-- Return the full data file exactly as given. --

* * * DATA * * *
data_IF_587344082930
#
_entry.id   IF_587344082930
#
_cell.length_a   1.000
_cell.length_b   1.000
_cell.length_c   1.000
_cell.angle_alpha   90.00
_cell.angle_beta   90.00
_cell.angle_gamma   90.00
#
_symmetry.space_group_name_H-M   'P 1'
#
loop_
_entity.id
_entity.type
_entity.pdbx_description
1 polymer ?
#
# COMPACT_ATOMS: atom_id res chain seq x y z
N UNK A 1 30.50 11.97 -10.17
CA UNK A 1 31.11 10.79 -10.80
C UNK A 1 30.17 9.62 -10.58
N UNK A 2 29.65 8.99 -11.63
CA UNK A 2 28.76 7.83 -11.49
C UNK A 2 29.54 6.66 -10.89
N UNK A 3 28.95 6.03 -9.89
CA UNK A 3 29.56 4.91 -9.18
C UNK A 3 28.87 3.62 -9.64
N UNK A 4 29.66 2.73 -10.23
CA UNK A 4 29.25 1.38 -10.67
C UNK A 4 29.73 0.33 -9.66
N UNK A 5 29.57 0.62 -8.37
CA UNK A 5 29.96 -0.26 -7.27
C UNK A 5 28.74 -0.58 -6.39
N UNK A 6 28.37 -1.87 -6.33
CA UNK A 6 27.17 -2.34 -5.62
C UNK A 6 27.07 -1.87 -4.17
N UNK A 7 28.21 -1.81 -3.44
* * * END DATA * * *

data_IF_587344082930
#
_entry.id   IF_587344082930
#
_cell.length_a   1.000
_cell.length_b   1.000
_cell.length_c   1.000
_cell.angle_alpha   90.00
_cell.angle_beta   90.00
_cell.angle_gamma   90.00
#
_symmetry.space_group_name_H-M   'P 1'
#
loop_
_entity.id
_entity.type
_entity.pdbx_description
1 polymer ?
#
# COMPACT_ATOMS: atom_id res chain seq x y z
N UNK A 1 30.50 11.97 -10.17
CA UNK A 1 31.11 10.79 -10.80
C UNK A 1 30.17 9.62 -10.58
N UNK A 2 29.65 8.99 -11.63
CA UNK A 2 28.76 7.83 -11.49
C UNK A 2 29.54 6.66 -10.89
N UNK A 3 28.95 6.03 -9.89
CA UNK A 3 29.56 4.91 -9.18
C UNK A 3 28.87 3.62 -9.64
N UNK A 4 29.66 2.73 -10.23
CA UNK A 4 29.25 1.38 -10.67
C UNK A 4 29.73 0.33 -9.66
N UNK A 5 29.57 0.62 -8.37
CA UNK A 5 29.96 -0.26 -7.27
C UNK A 5 28.74 -0.58 -6.39
N UNK A 6 28.37 -1.87 -6.33
CA UNK A 6 27.17 -2.34 -5.62
C UNK A 6 27.07 -1.87 -4.17
N UNK A 7 28.21 -1.81 -3.44